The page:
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Advice on how to discipline a stubborn toddler

(12 Posts)
Lottystar Tue 04-Feb-14 16:44:21

I've just comeback from an utterly cringeworthy situation and I'd really appreciate some advices from those who've been through the toddler meltdowns and behavioural issues or those also going through it. Sorry if it gets a bit long ...

My ds is 3 in March. He is genuinely a bright, warm and pleasant little boy 90% of the time and I love him incredibly. However, over the last few months he has really started to push boundaries. Today we'd been invited to a small birthday tea for a 1 year old. I took my ds1 and ds2 (21 months). My ds 1 decided to dominate all of the cars, push away any other children who were interested and then when chastised he screamed at the top of his voice for what seemed like forever. He was acting like a bully and many of the other children were younger which made things really hard. He was also being aggressive and tried to hit once or twice. I tried to distract him with other toys and explained he must share before telling him off but he was screaming and uncontrollable. It got to a point where I decided to take him home as I didn't want the party ruined. We live in a small military community and wherever we go we see the same group of Mums and children. I could feel all of their judgemental, pitying eyes on me as I tried to wrestle my ds1's coat on. I made him apologise to any children he'd pushed or shouted at and the general group before we left. My poor ds2 also had to leave, which I felt bad about as he was as good as gold. Did I act in the right way? I feel very sad as ds1 can be such a good boy that I don't want him excluded from parties / group play dates due to his behaviour. He let himself down. I have tried the naughty step, explaining until I'm blue in the face, taking toys away etc - what else can I do to get him to stop misbehaving in a group situation? He just wants to dominate toys and gets aggressive.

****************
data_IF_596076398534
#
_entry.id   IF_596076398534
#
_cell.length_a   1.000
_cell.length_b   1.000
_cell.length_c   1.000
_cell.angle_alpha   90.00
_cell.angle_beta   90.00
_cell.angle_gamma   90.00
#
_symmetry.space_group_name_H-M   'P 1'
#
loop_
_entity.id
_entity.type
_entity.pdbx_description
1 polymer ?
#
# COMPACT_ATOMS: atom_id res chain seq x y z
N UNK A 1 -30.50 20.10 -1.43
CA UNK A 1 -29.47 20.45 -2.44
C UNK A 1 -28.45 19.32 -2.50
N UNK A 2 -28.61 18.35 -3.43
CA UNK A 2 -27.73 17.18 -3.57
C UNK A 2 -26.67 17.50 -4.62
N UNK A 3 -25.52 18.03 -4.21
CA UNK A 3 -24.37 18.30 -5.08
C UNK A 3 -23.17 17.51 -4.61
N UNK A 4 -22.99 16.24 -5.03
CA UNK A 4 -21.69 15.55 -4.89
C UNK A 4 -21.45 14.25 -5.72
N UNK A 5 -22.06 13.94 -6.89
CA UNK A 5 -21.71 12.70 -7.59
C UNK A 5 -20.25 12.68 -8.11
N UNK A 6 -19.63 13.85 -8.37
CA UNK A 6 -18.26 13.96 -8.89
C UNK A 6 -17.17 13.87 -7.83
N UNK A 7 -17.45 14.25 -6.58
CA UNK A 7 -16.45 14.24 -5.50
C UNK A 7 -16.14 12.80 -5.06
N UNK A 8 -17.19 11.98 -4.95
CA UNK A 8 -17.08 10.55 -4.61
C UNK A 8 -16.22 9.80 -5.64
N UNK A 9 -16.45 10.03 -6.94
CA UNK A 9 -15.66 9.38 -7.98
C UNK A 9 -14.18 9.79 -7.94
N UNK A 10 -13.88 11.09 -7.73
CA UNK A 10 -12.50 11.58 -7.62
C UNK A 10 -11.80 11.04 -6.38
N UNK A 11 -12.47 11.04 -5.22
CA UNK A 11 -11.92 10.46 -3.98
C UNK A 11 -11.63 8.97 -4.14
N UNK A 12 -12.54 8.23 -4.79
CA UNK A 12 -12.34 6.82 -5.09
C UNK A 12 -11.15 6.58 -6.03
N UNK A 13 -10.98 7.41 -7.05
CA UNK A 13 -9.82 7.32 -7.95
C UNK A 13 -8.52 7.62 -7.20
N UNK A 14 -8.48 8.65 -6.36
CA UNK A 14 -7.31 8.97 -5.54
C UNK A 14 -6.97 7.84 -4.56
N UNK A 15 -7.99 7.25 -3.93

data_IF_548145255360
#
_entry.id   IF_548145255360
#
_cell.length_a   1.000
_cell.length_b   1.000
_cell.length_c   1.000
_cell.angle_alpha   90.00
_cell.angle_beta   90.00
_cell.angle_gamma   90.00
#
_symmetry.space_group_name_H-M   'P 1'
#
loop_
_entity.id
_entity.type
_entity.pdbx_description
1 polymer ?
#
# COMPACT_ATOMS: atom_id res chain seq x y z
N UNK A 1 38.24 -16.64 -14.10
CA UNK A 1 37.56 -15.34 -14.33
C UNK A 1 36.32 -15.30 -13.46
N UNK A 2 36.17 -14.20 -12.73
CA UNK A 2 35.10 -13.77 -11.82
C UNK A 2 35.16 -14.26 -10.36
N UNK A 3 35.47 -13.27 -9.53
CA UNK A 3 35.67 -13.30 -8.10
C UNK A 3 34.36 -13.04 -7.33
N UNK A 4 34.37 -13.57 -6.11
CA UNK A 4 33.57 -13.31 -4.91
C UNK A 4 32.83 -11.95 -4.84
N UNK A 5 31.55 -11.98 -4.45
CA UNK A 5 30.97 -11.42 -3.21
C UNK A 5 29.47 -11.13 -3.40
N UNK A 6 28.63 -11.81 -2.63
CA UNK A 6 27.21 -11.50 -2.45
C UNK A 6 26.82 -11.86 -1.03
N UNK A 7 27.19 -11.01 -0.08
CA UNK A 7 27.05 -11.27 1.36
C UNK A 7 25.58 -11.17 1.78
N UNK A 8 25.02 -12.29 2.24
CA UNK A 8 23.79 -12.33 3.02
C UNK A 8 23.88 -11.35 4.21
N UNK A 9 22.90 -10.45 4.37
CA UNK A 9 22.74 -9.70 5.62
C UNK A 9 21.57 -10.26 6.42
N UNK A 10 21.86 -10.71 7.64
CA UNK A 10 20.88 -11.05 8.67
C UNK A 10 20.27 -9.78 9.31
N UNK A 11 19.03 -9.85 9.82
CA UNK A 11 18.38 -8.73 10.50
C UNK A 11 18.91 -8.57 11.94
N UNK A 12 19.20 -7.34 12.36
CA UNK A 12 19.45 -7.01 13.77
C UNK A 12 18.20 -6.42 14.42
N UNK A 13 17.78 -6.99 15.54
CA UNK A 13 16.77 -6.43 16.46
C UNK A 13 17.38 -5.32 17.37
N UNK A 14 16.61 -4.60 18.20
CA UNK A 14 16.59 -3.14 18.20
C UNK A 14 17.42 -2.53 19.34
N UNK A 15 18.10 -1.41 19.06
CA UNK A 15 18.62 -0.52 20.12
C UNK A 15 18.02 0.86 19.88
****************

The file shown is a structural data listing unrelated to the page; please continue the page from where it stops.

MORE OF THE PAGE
bakingtins Tue 04-Feb-14 16:52:54

I think you did the right thing. I'm sure it's just a phase. You need to explain before the next occasion what the consequences will be if he misbehaves, give one warning, then follow through. Any of the mums who have dealt with toddlers will be looking with sympathy, not judgement. Any who have yet to deal with a public meltdown will get their come-uppance at some point. He'll grow out of it.

murphy36 Tue 04-Feb-14 22:25:02

My mum would tell us off and threaten to pull our pants down and smack our bums.

It was never the smack we feared it was the public humiliation. There must be an equivalent now which doesn't involve threatening violence.

Mummyjetsetter Tue 04-Feb-14 23:26:07

If it's people you know could you leave the youngest so it's not like he's punished too then just pick him up a bit later. That would also send a message to your 3 yo. It will just be a phase it will pass quicker if you can set an example. X

Lottystar Wed 05-Feb-14 08:15:17

Thanks for your responses, I would have left the younger one had someone offered but the stoney silence of the other Mums put me off. I'm not good at asking others for help with my children anyway and most of them I didn't know well enough to trust. We move a lot in military life and you very, very occasionally make what I would call as good friends, mostly it's largely a series of acquaintances. Today, having slept on it, I just feel sad for my little boy as he clearly has to learn how to behave in these more social situations with children of varying ages but yesterday he just let himself down. He is still under 3 and I have to remember that too. It's so hard to get the balance right. I'm just going to have to give one warning and nip things in the bud if he doesn't behave. I have a feeling we will leave a lot of places early!

Longdistance Wed 05-Feb-14 08:24:37